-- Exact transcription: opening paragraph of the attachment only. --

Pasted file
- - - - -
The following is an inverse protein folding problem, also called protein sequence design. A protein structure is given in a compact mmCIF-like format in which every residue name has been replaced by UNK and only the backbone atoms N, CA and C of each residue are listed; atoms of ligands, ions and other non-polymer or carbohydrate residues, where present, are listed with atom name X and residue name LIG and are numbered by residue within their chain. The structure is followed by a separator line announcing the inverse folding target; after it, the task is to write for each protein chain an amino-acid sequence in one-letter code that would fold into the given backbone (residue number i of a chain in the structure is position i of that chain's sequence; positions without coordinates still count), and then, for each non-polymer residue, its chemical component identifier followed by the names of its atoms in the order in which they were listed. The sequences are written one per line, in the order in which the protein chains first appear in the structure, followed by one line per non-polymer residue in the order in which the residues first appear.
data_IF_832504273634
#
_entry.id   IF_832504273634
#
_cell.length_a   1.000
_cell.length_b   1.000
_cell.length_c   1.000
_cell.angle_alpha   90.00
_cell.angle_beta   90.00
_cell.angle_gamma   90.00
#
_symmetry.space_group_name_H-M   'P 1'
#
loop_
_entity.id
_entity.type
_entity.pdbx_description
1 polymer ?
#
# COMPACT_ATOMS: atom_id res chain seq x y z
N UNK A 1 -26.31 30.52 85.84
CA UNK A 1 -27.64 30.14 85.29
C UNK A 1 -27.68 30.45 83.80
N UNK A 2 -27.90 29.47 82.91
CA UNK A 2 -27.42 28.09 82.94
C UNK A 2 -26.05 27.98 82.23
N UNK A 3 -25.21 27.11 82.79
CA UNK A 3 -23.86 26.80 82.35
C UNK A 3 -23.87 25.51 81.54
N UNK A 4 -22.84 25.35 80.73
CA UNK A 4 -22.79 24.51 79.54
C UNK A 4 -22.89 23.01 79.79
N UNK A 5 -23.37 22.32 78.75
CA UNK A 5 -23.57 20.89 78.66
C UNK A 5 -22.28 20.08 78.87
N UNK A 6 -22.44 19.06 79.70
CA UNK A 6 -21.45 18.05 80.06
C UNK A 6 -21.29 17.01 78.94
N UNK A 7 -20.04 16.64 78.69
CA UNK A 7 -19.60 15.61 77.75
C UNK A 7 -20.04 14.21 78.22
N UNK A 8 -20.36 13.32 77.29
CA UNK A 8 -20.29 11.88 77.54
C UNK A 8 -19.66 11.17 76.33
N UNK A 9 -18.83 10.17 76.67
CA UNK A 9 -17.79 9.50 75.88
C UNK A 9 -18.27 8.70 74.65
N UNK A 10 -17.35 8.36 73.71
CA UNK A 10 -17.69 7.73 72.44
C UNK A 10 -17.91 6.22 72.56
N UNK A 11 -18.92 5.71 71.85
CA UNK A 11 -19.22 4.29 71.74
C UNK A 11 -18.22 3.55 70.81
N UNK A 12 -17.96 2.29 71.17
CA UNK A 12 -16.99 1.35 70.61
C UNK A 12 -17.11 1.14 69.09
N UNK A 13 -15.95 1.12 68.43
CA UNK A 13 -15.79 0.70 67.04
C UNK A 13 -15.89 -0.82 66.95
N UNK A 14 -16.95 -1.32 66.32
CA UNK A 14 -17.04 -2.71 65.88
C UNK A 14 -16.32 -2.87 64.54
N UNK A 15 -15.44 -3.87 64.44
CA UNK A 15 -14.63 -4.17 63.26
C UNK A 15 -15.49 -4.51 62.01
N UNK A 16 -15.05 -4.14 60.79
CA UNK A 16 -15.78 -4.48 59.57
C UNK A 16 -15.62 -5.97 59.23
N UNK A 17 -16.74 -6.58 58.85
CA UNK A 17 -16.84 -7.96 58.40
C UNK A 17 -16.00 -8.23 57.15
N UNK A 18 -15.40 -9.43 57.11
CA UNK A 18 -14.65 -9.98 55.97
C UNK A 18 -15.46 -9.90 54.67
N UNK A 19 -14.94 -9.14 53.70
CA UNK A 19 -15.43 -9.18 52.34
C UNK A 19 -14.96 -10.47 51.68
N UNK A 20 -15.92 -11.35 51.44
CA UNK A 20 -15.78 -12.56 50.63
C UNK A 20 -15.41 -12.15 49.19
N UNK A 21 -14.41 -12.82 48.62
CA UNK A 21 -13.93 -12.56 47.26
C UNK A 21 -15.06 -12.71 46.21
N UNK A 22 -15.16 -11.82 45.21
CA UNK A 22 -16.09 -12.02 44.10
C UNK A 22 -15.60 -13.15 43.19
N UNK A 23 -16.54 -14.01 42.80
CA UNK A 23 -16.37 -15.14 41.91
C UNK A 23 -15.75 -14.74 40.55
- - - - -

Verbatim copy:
The following is an inverse protein folding problem, also called protein sequence design. A protein structure is given in a compact mmCIF-like format in which every residue name has been replaced by UNK and only the backbone atoms N, CA and C of each residue are listed; atoms of ligands, ions and other non-polymer or carbohydrate residues, where present, are listed with atom name X and residue name LIG and are numbered by residue within their chain. The structure is followed by a separator line announcing the inverse folding target; after it, the task is to write for each protein chain an amino-acid sequence in one-letter code that would fold into the given backbone (residue number i of a chain in the structure is position i of that chain's sequence; positions without coordinates still count), and then, for each non-polymer residue, its chemical component identifier followed by the names of its atoms in the order in which they were listed. The sequences are written one per line, in the order in which the protein chains first appear in the structure, followed by one line per non-polymer residue in the order in which the residues first appear.